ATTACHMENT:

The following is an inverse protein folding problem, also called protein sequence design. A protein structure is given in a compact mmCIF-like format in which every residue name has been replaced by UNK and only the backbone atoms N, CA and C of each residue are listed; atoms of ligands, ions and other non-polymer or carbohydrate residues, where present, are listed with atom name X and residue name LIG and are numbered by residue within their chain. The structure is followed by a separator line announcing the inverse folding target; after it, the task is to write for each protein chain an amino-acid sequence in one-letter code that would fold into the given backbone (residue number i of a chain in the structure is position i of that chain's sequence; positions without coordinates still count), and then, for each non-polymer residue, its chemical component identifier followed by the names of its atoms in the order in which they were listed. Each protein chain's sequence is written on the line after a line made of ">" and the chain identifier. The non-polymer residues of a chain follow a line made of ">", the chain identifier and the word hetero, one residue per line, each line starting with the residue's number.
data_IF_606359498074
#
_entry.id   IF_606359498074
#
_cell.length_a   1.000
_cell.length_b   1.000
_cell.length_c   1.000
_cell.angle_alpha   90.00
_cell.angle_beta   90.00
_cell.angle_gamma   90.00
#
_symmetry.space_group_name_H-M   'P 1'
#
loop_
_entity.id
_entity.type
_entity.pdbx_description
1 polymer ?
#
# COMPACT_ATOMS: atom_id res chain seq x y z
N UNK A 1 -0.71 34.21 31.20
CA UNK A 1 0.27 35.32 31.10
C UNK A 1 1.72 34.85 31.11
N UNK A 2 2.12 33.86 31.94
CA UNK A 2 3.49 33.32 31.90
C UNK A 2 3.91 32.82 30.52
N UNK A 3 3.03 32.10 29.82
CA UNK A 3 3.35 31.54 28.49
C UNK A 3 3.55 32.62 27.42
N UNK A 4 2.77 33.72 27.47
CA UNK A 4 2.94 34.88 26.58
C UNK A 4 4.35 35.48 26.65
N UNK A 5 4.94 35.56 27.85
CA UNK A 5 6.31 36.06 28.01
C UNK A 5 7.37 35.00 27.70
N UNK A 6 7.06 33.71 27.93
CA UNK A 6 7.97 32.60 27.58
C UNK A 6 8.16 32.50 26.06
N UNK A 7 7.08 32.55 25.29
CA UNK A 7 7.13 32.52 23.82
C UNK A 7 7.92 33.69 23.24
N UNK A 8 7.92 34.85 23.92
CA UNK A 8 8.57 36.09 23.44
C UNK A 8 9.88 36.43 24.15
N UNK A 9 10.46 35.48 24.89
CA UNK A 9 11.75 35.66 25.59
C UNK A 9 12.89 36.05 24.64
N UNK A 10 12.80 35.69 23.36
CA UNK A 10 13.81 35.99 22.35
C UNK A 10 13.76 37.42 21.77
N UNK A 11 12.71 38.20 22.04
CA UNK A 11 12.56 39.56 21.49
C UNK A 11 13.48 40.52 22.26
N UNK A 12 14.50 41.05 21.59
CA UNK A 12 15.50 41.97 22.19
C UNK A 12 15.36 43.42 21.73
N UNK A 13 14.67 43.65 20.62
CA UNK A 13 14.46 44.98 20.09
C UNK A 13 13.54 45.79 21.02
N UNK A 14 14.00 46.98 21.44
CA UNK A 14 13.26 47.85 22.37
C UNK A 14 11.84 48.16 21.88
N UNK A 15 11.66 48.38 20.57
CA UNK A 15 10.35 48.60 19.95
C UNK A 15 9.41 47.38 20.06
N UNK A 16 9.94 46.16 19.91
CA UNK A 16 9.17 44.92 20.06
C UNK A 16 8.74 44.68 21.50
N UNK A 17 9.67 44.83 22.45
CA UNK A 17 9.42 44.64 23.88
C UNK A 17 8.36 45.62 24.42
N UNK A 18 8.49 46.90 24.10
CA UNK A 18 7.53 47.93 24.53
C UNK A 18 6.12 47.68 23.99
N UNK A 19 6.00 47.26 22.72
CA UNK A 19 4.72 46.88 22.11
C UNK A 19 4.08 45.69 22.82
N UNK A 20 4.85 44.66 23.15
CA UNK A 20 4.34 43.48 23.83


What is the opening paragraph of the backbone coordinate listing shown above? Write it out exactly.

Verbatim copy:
The following is an inverse protein folding problem, also called protein sequence design. A protein structure is given in a compact mmCIF-like format in which every residue name has been replaced by UNK and only the backbone atoms N, CA and C of each residue are listed; atoms of ligands, ions and other non-polymer or carbohydrate residues, where present, are listed with atom name X and residue name LIG and are numbered by residue within their chain. The structure is followed by a separator line announcing the inverse folding target; after it, the task is to write for each protein chain an amino-acid sequence in one-letter code that would fold into the given backbone (residue number i of a chain in the structure is position i of that chain's sequence; positions without coordinates still count), and then, for each non-polymer residue, its chemical component identifier followed by the names of its atoms in the order in which they were listed. Each protein chain's sequence is written on the line after a line made of ">" and the chain identifier. The non-polymer residues of a chain follow a line made of ">", the chain identifier and the word hetero, one residue per line, each line starting with the residue's number.